One of the sad realities about our government is that citizens often don’t trust that their representatives are working for the people, but rather are crafting legislation that benefit themselves or their friends. Even if this is completely false, in politics perception is reality, and if the public doesn’t trust its government, no amount of placation from lawmakers is going to change this fact.
In recent years, the issue has only gotten worse. Though the Swallow scandal was the most obvious of reasons as to why people may have started to lose faith in their government to work for the people, several small scandals have popped up over the years to tarnish the executive and legislative branch.
Adding to these woes is the fact that some of the rules that govern how the legislature is actually run can create an environment where conflicts of interest appear to be ignored – even if these rules were created with good intention.
One example of a rule causing potential problems is the current legislative rule that requires that all members of the House of Representatives must vote on legislation – abstains simply are not allowed. Even if a lawmaker has a conflict of interest that may cloud their judgement on any particular issue, rules require a vote. Current protocol is that lawmakers simply announce to the body, and by extension the public, that a lawmaker has a conflict…before casting an up or down vote.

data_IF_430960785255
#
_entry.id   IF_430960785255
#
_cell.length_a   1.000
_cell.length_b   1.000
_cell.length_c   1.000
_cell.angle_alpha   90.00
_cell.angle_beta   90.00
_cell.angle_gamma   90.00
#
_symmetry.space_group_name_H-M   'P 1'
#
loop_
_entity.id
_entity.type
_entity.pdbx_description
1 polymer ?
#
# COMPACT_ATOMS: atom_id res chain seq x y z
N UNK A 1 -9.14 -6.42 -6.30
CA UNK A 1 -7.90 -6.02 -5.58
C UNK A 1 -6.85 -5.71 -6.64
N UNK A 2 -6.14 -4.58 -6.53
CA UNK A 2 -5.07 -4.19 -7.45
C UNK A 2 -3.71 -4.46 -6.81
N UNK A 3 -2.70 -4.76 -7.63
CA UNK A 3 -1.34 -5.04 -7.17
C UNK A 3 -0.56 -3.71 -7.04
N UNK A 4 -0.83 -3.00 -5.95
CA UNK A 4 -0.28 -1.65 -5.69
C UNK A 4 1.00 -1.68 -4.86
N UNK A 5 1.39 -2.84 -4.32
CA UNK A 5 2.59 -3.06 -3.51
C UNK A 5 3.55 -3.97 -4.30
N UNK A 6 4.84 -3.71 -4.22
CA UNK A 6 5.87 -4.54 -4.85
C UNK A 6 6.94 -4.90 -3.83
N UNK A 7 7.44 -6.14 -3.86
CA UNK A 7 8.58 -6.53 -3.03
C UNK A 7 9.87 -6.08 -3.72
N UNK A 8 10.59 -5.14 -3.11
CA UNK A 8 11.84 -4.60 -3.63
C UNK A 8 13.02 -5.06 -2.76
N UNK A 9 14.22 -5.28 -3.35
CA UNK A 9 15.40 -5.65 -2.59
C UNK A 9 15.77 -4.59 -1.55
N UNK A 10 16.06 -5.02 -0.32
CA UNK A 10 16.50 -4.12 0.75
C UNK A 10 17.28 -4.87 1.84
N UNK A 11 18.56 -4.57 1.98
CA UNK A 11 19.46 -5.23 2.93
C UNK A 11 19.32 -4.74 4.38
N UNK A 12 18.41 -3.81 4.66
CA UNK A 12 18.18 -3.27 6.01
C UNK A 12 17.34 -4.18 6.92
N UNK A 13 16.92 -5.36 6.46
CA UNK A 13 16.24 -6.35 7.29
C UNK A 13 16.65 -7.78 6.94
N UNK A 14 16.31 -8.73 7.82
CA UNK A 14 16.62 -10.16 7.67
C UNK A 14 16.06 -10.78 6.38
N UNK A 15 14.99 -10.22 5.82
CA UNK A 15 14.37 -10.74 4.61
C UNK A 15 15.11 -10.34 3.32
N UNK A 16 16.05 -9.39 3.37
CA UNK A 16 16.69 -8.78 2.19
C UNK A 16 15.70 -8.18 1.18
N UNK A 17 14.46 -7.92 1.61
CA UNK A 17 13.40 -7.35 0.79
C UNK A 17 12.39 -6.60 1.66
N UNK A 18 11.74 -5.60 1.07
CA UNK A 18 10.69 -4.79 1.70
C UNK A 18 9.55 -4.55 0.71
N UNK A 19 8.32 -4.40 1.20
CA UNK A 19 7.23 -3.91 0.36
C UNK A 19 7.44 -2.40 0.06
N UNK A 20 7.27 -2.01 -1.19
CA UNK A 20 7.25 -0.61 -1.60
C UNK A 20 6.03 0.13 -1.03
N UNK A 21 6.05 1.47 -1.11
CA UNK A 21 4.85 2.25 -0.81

Though this practice requires participation, and therefore representation, it has the negative effect of forcing lawmakers who benefit from legislation to (presumably) vote in favor of said legislation – hurting the publics image of the legislature in the process.
It is for this reason that we turn to HR 2 – House Rules Resolution on Voting Procedures from Representative Kraig Powell (Republican – Heber). As you might suspect from the lead up, the legislation would allow members of the House to abstain from voting on any abstain on any piece of legislation they so choose.
It should should be noted that, under Powell’s proposed rule change, however, a lawmaker would not have to disclose why they were abstaining from a vote – though they would be required to disclose a conflict of interest prior to a vote taking place on any particular piece of legislation. This means that lawmakers could simply choose not to vote on controversial issues, avoiding the duties of being a representative, while lawmakers with conflicts of interest could still participate in a vote – even if it is known that the legislation could potentially benefit.
Because of this, the rule change is far from ideal. But we can’t discount the fact that Powell is attempting to create a legislative culture that at least allows for personal discretion. Hopefully, lawmakers will be proactive with such a rule change and use it properly when conducting the peoples business. Until that time, however, the political reality is that it is much more difficult to pass this rule change if conflicts are the only reason one can get out of a vote. Powell’s bill is a step in the right direction, and could create better rules down the road.
The Senate, by the way, has no abstain rule either, and there is currently no sign that that will change in the near future.
To contact Representative Powell, click here or call 435-654-5986.
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